No need to avoid family to avoid arguments
Living with a workaholic growing up made holidays interesting.
My dad hated not working. Born to Russian immigrants, he grew up in a poor Jewish home and started working at the age of 12 and never stopped.
Holidays were hard on him. He couldn’t work and it was like watching a smoker who ran out of cigarettes and the store was closed.
It made holidays at our house stressful at times. Arguments flared up often. But after a glass or two of Manischewitz wine, my father generally relaxed and there were many good times too.
As he got older, and grandchildren became a part of his life, he relaxed and holidays got a breath of fresh air with small children around to spoil once again.
However, families are families, and arguments would still pop up during the holidays. Today, I can’t even remember why because it no longer matters. We were family.
Both my parents are gone now. My brother lives in Florida and my sister in Ohio. We seldom get a chance to be together on the holidays now. While that saddens me, I am fortunate and blessed to have all three of my children and five grandchildren living in Oxford to make holidays wonderful – and yes, sometimes filled with squabbles as siblings tend to do, no matter their age.
I’ve read some people’s posts on Facebook who have decided not to “go home” for Thanksgiving this week because they have different political views than some of their family members and they want to avoid the fights.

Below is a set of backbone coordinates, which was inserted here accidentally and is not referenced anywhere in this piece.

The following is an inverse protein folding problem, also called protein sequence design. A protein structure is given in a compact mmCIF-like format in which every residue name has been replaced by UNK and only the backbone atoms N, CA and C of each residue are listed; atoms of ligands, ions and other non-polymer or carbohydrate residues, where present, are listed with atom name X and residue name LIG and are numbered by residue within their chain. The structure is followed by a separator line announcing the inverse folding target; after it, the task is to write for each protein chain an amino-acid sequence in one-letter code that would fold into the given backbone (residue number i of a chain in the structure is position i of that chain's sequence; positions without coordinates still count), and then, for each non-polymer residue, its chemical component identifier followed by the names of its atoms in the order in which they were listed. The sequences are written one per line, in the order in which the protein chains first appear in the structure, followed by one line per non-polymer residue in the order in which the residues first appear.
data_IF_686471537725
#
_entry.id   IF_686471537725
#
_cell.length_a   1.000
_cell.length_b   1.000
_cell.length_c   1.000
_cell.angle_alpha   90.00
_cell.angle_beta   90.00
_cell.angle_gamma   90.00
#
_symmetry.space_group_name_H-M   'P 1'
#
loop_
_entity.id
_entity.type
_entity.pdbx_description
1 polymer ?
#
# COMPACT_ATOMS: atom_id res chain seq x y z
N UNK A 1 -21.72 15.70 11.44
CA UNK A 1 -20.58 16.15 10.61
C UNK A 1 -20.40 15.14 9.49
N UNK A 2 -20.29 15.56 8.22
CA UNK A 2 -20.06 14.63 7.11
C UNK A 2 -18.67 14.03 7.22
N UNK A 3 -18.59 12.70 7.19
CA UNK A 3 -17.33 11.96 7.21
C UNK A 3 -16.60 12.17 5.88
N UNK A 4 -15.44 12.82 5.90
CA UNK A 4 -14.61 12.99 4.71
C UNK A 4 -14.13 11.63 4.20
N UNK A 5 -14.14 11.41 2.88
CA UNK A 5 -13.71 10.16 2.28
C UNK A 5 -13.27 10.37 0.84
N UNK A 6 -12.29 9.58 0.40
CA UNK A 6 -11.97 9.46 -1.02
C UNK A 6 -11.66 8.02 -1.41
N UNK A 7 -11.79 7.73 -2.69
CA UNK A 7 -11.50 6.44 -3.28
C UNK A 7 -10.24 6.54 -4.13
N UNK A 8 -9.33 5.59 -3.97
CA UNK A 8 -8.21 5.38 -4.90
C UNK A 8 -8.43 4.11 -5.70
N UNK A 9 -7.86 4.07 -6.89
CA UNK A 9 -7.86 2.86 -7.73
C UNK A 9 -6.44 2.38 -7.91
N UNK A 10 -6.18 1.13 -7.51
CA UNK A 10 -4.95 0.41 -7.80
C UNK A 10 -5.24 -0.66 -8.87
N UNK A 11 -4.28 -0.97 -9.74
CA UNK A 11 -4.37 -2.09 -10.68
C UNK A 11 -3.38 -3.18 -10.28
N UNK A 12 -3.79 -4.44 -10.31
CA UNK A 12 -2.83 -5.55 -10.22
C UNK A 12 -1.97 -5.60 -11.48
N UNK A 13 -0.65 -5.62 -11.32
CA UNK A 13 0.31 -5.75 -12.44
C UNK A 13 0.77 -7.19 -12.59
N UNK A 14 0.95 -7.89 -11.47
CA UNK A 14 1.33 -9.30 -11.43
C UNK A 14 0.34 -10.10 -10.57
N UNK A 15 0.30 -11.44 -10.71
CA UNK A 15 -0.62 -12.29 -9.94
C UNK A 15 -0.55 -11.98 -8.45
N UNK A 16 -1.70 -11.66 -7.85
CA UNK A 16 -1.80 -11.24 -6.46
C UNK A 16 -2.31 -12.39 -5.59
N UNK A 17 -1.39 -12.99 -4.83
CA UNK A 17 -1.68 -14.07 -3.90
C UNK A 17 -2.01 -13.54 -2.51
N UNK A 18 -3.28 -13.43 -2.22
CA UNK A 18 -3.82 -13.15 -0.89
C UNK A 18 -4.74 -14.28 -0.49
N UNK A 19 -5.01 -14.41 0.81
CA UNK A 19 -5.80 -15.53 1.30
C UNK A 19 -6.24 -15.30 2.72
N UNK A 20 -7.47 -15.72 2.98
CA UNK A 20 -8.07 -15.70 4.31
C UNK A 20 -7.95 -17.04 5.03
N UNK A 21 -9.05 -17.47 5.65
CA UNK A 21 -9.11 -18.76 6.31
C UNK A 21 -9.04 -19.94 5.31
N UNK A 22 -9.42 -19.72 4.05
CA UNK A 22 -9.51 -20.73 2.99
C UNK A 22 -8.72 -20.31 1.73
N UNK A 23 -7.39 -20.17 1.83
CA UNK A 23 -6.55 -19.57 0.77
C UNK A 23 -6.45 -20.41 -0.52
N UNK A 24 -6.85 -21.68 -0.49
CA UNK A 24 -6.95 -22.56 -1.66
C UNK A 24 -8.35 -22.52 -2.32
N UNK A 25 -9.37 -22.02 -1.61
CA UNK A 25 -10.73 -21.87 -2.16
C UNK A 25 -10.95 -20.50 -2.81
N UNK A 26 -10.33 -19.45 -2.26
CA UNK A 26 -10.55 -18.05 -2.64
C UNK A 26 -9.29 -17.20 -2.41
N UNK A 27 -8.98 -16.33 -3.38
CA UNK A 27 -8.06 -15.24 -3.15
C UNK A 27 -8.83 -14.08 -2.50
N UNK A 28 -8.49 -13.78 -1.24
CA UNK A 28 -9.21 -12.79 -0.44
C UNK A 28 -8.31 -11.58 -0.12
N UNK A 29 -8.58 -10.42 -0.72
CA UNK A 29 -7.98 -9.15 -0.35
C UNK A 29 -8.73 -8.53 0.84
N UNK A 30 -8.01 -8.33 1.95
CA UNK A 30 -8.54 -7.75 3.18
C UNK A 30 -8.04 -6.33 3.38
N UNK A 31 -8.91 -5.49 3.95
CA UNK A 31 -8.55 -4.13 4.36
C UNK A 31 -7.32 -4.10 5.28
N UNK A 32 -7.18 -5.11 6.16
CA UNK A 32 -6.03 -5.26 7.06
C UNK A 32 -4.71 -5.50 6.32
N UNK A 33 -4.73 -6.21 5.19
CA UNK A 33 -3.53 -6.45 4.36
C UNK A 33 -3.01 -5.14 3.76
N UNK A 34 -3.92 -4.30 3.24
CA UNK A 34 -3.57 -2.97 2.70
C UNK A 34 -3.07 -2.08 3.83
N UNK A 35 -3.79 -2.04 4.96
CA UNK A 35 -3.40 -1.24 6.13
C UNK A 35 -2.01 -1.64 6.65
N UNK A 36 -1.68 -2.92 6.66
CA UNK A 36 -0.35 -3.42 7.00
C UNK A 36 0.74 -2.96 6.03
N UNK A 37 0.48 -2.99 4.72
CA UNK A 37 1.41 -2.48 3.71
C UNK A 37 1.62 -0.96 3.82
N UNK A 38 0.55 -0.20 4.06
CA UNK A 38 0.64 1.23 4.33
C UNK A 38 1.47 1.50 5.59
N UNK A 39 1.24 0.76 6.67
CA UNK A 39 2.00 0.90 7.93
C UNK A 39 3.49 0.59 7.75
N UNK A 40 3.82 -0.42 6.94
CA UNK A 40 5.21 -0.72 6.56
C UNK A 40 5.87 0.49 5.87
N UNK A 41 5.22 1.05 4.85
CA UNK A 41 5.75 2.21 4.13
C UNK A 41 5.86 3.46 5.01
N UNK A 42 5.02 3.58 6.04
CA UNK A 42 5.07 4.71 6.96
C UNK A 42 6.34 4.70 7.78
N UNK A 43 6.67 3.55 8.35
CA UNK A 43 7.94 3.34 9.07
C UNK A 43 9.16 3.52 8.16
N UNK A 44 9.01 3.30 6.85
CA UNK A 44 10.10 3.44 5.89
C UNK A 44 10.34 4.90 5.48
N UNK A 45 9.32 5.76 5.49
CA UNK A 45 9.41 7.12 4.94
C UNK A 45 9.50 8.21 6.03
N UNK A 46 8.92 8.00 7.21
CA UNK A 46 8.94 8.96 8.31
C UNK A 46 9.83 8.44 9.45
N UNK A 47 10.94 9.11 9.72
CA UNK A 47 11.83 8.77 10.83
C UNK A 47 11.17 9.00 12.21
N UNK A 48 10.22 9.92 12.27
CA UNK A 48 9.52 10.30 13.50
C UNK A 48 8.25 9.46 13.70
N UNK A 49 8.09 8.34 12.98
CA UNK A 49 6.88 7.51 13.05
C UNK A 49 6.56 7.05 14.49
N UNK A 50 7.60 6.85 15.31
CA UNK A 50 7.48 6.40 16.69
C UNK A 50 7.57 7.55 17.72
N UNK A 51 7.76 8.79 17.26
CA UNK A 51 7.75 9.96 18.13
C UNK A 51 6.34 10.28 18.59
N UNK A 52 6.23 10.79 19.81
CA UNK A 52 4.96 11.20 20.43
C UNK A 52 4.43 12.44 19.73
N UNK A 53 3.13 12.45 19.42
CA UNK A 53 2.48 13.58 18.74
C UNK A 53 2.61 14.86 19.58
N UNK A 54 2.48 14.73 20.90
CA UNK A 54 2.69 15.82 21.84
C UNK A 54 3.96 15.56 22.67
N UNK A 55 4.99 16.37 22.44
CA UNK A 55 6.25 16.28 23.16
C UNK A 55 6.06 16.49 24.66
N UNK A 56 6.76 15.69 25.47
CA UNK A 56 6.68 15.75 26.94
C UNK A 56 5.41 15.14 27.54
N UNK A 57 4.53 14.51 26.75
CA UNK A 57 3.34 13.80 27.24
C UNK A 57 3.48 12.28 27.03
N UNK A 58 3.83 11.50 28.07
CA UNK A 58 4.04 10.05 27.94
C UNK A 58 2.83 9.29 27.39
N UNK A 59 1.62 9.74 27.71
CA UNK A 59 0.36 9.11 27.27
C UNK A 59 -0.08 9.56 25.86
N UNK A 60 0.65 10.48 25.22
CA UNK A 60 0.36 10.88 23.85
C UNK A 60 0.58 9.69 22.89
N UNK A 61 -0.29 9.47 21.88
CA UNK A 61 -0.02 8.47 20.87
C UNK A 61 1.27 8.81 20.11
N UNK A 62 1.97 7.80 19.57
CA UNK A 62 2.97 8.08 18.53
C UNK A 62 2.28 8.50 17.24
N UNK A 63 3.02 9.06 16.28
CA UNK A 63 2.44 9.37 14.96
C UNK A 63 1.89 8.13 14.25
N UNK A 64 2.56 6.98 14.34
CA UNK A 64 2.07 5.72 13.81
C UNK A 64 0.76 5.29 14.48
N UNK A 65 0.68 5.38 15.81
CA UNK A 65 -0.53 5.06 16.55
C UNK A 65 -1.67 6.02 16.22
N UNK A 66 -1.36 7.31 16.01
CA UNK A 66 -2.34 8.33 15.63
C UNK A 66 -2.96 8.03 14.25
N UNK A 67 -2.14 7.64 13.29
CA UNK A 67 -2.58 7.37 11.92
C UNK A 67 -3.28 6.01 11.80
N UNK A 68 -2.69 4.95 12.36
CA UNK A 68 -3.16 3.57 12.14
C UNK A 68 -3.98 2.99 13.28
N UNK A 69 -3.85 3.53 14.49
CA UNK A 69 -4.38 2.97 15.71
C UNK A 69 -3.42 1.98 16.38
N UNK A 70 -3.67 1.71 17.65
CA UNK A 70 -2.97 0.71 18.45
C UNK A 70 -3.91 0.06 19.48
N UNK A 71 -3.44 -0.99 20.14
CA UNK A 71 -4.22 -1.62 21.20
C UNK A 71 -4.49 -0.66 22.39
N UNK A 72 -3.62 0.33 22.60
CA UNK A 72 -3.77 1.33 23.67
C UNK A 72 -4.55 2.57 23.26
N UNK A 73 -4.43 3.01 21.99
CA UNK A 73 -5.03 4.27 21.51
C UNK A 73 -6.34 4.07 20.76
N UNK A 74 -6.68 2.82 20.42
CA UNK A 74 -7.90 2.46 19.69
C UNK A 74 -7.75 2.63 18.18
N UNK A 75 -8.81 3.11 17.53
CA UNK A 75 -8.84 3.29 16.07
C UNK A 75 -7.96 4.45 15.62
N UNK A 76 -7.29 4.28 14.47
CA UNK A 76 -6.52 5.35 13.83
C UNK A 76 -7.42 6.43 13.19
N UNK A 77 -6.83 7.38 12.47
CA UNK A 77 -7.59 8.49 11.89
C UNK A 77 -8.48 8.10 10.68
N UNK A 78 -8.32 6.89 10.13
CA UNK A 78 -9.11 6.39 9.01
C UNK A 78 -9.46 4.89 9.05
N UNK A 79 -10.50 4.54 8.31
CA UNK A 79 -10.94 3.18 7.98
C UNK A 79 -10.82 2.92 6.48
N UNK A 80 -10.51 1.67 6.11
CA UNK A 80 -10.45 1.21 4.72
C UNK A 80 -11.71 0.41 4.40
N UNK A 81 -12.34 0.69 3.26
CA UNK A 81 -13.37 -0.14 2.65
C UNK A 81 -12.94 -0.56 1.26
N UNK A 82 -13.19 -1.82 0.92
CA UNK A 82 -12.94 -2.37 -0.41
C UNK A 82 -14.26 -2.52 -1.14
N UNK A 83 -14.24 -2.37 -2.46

What I would give to hear my mother yelling at my father to relax during Thanksgiving dinner just one more time. My greatest wish would be to have enough money to get my entire family together to share a Thanksgiving meal, bickering and all.
Not being together on holidays was something our family never considered. The wrath of my mother was enough to prevent anyone from deciding not to join the family for holidays unless distance or illness prevented it.
There are no promises in life as to how long any of us have on this planet. Avoiding family for the sake of avoiding political arguments seems so silly to me.
The president of the United States is an important person, no matter who they are. It comes with the job. But no one, NO ONE, is important enough to keep families apart and risk losing a chance to be together.
Go home. Eat turkey. Make a pact that politics won’t be discussed. Walk out of the room if you need to.
Spend this Thanksgiving holiday with those you love, who are with you today. Put aside the rest of the world and may the only arguments at your dinner table be over who will get the turkey leg.
alyssa schnugg is Senior Writer at the EAGLE. Write to her at email@example.com